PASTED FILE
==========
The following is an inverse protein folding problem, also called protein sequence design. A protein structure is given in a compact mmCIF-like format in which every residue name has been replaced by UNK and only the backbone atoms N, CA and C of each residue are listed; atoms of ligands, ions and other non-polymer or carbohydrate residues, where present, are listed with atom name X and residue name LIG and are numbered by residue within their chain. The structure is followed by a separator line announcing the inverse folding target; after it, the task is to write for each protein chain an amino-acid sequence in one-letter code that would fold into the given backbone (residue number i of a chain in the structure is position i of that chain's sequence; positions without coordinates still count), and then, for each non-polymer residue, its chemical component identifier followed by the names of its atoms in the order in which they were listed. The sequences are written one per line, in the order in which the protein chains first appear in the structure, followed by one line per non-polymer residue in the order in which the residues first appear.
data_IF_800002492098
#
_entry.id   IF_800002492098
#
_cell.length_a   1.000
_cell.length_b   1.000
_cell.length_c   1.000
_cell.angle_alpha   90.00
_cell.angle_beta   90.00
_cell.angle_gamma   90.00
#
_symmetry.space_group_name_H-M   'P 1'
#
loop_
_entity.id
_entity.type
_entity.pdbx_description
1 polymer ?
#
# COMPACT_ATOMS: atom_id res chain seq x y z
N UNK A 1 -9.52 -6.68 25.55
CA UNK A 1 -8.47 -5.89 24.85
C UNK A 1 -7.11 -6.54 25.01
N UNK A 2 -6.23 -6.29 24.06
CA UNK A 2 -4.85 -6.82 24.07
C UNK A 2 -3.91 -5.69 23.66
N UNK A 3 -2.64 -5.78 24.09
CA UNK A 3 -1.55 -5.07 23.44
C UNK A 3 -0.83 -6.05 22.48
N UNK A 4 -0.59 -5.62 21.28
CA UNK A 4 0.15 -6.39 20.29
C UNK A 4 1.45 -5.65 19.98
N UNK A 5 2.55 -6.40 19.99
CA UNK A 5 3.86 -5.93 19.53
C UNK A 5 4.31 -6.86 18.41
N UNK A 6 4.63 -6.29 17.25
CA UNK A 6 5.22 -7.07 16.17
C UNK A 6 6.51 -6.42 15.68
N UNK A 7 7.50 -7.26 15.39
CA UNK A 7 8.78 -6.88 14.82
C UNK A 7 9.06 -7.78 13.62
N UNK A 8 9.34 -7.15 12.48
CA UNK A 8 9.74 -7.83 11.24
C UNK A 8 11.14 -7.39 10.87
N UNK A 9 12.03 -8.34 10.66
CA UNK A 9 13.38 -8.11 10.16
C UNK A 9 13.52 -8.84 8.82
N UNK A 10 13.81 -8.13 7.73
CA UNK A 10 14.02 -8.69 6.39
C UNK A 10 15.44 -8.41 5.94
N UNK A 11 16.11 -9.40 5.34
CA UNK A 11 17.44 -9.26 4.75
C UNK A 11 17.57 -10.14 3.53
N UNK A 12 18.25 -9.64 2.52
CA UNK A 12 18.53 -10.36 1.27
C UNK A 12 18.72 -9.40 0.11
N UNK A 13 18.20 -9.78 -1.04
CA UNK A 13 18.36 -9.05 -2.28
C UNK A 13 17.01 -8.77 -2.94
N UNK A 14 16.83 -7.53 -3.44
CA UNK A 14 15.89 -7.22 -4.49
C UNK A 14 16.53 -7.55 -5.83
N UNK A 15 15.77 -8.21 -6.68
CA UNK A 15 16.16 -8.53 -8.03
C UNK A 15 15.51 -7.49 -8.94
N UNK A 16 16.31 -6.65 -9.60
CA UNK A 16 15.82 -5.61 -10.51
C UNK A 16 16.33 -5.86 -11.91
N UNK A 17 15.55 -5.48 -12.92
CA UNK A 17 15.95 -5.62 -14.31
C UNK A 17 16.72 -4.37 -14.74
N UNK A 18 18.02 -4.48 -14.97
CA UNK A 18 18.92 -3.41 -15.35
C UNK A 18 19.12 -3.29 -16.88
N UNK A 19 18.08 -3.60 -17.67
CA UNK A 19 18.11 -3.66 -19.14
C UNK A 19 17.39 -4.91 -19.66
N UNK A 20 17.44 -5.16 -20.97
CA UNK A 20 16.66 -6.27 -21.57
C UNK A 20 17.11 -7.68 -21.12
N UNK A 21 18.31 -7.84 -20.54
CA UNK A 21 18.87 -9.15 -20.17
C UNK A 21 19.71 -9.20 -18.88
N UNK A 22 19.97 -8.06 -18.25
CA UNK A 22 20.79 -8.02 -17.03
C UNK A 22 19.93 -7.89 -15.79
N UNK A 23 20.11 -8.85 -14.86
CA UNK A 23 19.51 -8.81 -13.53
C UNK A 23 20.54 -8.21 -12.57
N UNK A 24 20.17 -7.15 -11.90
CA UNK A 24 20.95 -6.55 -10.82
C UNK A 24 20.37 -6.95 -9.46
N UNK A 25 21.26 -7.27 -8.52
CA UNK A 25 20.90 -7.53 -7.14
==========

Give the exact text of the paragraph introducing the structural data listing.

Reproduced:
The following is an inverse protein folding problem, also called protein sequence design. A protein structure is given in a compact mmCIF-like format in which every residue name has been replaced by UNK and only the backbone atoms N, CA and C of each residue are listed; atoms of ligands, ions and other non-polymer or carbohydrate residues, where present, are listed with atom name X and residue name LIG and are numbered by residue within their chain. The structure is followed by a separator line announcing the inverse folding target; after it, the task is to write for each protein chain an amino-acid sequence in one-letter code that would fold into the given backbone (residue number i of a chain in the structure is position i of that chain's sequence; positions without coordinates still count), and then, for each non-polymer residue, its chemical component identifier followed by the names of its atoms in the order in which they were listed. The sequences are written one per line, in the order in which the protein chains first appear in the structure, followed by one line per non-polymer residue in the order in which the residues first appear.